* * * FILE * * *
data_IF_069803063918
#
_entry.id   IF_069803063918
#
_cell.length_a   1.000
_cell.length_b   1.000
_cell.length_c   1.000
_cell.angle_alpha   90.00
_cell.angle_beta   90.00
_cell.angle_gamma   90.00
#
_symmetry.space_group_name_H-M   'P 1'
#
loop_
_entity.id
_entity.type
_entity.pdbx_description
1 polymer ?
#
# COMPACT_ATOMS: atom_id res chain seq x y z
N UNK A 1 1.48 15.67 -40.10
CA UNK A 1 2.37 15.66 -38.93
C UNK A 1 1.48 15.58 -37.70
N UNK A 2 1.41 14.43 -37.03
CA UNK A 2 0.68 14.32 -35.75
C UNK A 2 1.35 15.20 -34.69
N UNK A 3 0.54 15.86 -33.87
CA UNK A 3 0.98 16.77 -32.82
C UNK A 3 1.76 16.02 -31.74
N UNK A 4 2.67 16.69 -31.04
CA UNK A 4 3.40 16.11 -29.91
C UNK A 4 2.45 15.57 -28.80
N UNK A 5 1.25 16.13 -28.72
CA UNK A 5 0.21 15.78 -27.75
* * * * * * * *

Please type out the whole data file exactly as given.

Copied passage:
data_IF_069803063918
#
_entry.id   IF_069803063918
#
_cell.length_a   1.000
_cell.length_b   1.000
_cell.length_c   1.000
_cell.angle_alpha   90.00
_cell.angle_beta   90.00
_cell.angle_gamma   90.00
#
_symmetry.space_group_name_H-M   'P 1'
#
loop_
_entity.id
_entity.type
_entity.pdbx_description
1 polymer ?
#
# COMPACT_ATOMS: atom_id res chain seq x y z
N UNK A 1 1.48 15.67 -40.10
CA UNK A 1 2.37 15.66 -38.93
C UNK A 1 1.48 15.58 -37.70
N UNK A 2 1.41 14.43 -37.03
CA UNK A 2 0.68 14.32 -35.75
C UNK A 2 1.35 15.20 -34.69
N UNK A 3 0.54 15.86 -33.87
CA UNK A 3 0.98 16.77 -32.82
C UNK A 3 1.76 16.02 -31.74
N UNK A 4 2.67 16.69 -31.04
CA UNK A 4 3.40 16.11 -29.91
C UNK A 4 2.45 15.57 -28.80
N UNK A 5 1.25 16.13 -28.72
CA UNK A 5 0.21 15.78 -27.75